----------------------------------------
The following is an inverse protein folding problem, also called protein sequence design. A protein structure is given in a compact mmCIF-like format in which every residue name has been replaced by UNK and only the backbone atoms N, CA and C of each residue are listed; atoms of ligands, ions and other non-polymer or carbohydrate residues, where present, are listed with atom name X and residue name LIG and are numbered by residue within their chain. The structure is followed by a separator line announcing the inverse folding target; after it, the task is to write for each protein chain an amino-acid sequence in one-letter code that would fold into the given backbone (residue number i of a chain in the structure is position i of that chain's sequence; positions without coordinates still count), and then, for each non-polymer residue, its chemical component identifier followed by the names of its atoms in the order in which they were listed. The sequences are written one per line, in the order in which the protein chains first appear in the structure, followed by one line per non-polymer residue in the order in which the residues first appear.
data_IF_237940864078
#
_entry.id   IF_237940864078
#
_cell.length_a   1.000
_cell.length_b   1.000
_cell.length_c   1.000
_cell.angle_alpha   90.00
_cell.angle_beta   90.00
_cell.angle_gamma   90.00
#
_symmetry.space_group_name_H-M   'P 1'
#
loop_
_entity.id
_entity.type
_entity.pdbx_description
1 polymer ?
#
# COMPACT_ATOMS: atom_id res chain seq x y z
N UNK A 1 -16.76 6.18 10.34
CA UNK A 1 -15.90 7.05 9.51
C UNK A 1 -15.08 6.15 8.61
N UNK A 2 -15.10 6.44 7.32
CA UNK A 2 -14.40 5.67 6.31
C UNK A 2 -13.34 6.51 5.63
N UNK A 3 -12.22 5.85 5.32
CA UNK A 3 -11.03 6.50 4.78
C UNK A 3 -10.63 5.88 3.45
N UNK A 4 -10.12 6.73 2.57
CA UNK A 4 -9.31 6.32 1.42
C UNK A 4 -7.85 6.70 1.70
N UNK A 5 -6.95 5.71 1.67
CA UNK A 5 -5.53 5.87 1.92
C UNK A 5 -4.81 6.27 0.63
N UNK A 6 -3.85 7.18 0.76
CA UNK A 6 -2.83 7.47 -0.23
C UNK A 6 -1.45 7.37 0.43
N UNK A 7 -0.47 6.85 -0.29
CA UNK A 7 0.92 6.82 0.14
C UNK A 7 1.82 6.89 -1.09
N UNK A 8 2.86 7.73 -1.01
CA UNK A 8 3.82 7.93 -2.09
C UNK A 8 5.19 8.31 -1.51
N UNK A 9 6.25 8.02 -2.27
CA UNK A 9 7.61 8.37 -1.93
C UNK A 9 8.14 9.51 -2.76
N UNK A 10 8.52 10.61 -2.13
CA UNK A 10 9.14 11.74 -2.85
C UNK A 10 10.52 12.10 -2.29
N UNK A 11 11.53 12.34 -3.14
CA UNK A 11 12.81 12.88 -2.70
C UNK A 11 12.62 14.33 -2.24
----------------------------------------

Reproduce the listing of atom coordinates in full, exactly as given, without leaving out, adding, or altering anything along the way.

The following is an inverse protein folding problem, also called protein sequence design. A protein structure is given in a compact mmCIF-like format in which every residue name has been replaced by UNK and only the backbone atoms N, CA and C of each residue are listed; atoms of ligands, ions and other non-polymer or carbohydrate residues, where present, are listed with atom name X and residue name LIG and are numbered by residue within their chain. The structure is followed by a separator line announcing the inverse folding target; after it, the task is to write for each protein chain an amino-acid sequence in one-letter code that would fold into the given backbone (residue number i of a chain in the structure is position i of that chain's sequence; positions without coordinates still count), and then, for each non-polymer residue, its chemical component identifier followed by the names of its atoms in the order in which they were listed. The sequences are written one per line, in the order in which the protein chains first appear in the structure, followed by one line per non-polymer residue in the order in which the residues first appear.
data_IF_237940864078
#
_entry.id   IF_237940864078
#
_cell.length_a   1.000
_cell.length_b   1.000
_cell.length_c   1.000
_cell.angle_alpha   90.00
_cell.angle_beta   90.00
_cell.angle_gamma   90.00
#
_symmetry.space_group_name_H-M   'P 1'
#
loop_
_entity.id
_entity.type
_entity.pdbx_description
1 polymer ?
#
# COMPACT_ATOMS: atom_id res chain seq x y z
N UNK A 1 -16.76 6.18 10.34
CA UNK A 1 -15.90 7.05 9.51
C UNK A 1 -15.08 6.15 8.61
N UNK A 2 -15.10 6.44 7.32
CA UNK A 2 -14.40 5.67 6.31
C UNK A 2 -13.34 6.51 5.63
N UNK A 3 -12.22 5.85 5.32
CA UNK A 3 -11.03 6.50 4.78
C UNK A 3 -10.63 5.88 3.45
N UNK A 4 -10.12 6.73 2.57
CA UNK A 4 -9.31 6.32 1.42
C UNK A 4 -7.85 6.70 1.70
N UNK A 5 -6.95 5.71 1.67
CA UNK A 5 -5.53 5.87 1.92
C UNK A 5 -4.81 6.27 0.63
N UNK A 6 -3.85 7.18 0.76
CA UNK A 6 -2.83 7.47 -0.23
C UNK A 6 -1.45 7.37 0.43
N UNK A 7 -0.47 6.85 -0.29
CA UNK A 7 0.92 6.82 0.14
C UNK A 7 1.82 6.89 -1.09
N UNK A 8 2.86 7.73 -1.01
CA UNK A 8 3.82 7.93 -2.09
C UNK A 8 5.19 8.31 -1.51
N UNK A 9 6.25 8.02 -2.27
CA UNK A 9 7.61 8.37 -1.93
C UNK A 9 8.14 9.51 -2.76
N UNK A 10 8.52 10.61 -2.13
CA UNK A 10 9.14 11.74 -2.85
C UNK A 10 10.52 12.10 -2.29
N UNK A 11 11.53 12.34 -3.14
CA UNK A 11 12.81 12.88 -2.70
C UNK A 11 12.62 14.33 -2.24